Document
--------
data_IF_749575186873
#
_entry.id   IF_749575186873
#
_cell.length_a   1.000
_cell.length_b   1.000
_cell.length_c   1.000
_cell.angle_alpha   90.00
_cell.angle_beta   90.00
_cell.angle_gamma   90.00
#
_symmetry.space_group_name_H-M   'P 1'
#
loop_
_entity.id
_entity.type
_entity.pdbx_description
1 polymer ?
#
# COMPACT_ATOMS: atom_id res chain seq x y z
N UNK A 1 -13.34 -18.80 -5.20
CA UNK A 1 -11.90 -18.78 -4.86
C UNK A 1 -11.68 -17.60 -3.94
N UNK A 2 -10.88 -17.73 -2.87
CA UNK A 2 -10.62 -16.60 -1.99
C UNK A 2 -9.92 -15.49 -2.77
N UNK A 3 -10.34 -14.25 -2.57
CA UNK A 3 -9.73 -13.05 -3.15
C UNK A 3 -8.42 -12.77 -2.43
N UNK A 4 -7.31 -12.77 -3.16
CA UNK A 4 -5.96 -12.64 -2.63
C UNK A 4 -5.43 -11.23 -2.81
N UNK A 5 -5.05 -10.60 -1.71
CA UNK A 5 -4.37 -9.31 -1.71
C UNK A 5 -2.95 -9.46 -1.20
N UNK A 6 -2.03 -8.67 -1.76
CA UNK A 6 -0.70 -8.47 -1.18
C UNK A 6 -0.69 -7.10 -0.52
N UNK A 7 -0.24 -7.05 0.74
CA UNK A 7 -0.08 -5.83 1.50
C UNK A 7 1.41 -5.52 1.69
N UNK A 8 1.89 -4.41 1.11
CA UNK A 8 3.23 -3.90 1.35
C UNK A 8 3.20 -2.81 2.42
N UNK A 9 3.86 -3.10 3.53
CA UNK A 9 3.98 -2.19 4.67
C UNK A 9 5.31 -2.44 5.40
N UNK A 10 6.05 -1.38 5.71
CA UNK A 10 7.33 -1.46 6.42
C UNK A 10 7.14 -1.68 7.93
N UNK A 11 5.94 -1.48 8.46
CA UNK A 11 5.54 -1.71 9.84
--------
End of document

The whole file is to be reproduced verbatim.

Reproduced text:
data_IF_749575186873
#
_entry.id   IF_749575186873
#
_cell.length_a   1.000
_cell.length_b   1.000
_cell.length_c   1.000
_cell.angle_alpha   90.00
_cell.angle_beta   90.00
_cell.angle_gamma   90.00
#
_symmetry.space_group_name_H-M   'P 1'
#
loop_
_entity.id
_entity.type
_entity.pdbx_description
1 polymer ?
#
# COMPACT_ATOMS: atom_id res chain seq x y z
N UNK A 1 -13.34 -18.80 -5.20
CA UNK A 1 -11.90 -18.78 -4.86
C UNK A 1 -11.68 -17.60 -3.94
N UNK A 2 -10.88 -17.73 -2.87
CA UNK A 2 -10.62 -16.60 -1.99
C UNK A 2 -9.92 -15.49 -2.77
N UNK A 3 -10.34 -14.25 -2.57
CA UNK A 3 -9.73 -13.05 -3.15
C UNK A 3 -8.42 -12.77 -2.43
N UNK A 4 -7.31 -12.77 -3.16
CA UNK A 4 -5.96 -12.64 -2.63
C UNK A 4 -5.43 -11.23 -2.81
N UNK A 5 -5.05 -10.60 -1.71
CA UNK A 5 -4.37 -9.31 -1.71
C UNK A 5 -2.95 -9.46 -1.20
N UNK A 6 -2.03 -8.67 -1.76
CA UNK A 6 -0.70 -8.47 -1.18
C UNK A 6 -0.69 -7.10 -0.52
N UNK A 7 -0.24 -7.05 0.74
CA UNK A 7 -0.08 -5.83 1.50
C UNK A 7 1.41 -5.52 1.69
N UNK A 8 1.89 -4.41 1.11
CA UNK A 8 3.23 -3.90 1.35
C UNK A 8 3.20 -2.81 2.42
N UNK A 9 3.86 -3.10 3.53
CA UNK A 9 3.98 -2.19 4.67
C UNK A 9 5.31 -2.44 5.40
N UNK A 10 6.05 -1.38 5.71
CA UNK A 10 7.33 -1.46 6.42
C UNK A 10 7.14 -1.68 7.93
N UNK A 11 5.94 -1.48 8.46
CA UNK A 11 5.54 -1.71 9.84